Author Topic: Air pollution  (Read 10713 times)

lamartez

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Air pollution
« on: April 04, 2007, 07:05:01 AM »
Air pollution is a chemical, physical (e.g. particulate matter), or biological agent that modifies the natural characteristics of the atmosphere. The atmosphere is a complex, dynamic natural gaseous system that is essential to support life on planet earth. Stratospheric ozone depletion due to air pollution has long been recognized as a threat to human health as well as to the earth's ecosystems.

Worldwide air pollution is responsible for large numbers of deaths and cases of respiratory disease. Enforced air quality standards, like the Clean Air Act in the United States, have reduced the presence of some pollutants. While major stationary sources are often identified with air pollution, the greatest source of emissions is actually mobile sources, principally the automobile. Gases such as carbon dioxide, which contribute to global warming, have recently gained recognition as pollutants by some scientists. Others recognise the gas as being essential to life, and therefore incapable of being classed as a pollutant.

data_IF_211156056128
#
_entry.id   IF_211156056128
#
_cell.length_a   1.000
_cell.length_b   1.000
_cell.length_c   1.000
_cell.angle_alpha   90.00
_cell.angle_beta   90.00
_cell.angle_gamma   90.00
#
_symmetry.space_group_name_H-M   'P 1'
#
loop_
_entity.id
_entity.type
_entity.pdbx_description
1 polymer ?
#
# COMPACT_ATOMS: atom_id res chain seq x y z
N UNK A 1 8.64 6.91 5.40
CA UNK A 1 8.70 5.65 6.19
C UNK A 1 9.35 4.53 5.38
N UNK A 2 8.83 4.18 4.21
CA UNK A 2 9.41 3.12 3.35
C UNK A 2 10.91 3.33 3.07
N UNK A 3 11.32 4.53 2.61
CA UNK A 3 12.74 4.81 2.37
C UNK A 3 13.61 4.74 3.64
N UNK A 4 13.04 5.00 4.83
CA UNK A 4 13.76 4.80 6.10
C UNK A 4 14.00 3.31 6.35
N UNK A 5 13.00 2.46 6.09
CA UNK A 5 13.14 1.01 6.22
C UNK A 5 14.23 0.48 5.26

Deaths
The World Health Organization estimates that 4.6 million people die each year from causes directly attributable to air pollution.[1] Many of these mortalities are attributable to indoor air pollution.[2] Worldwide more deaths per year are linked to air pollution than to automobile accidents.[3] Research published in 2005 suggests that 310,000 Europeans die from air pollution annually. Direct causes of air pollution related deaths include aggravated asthma, bronchitis, emphysema, lung and heart diseases, and respiratory allergies. The US EPA estimates that a proposed set of changes in diesel engine technology (Tier 2) could result in 12,000 fewer premature mortalities, 15,000 fewer heart attacks, 6,000 fewer emergency room visits by children with asthma, and 8,900 fewer respiratory-related hospital admissions each year in the United States.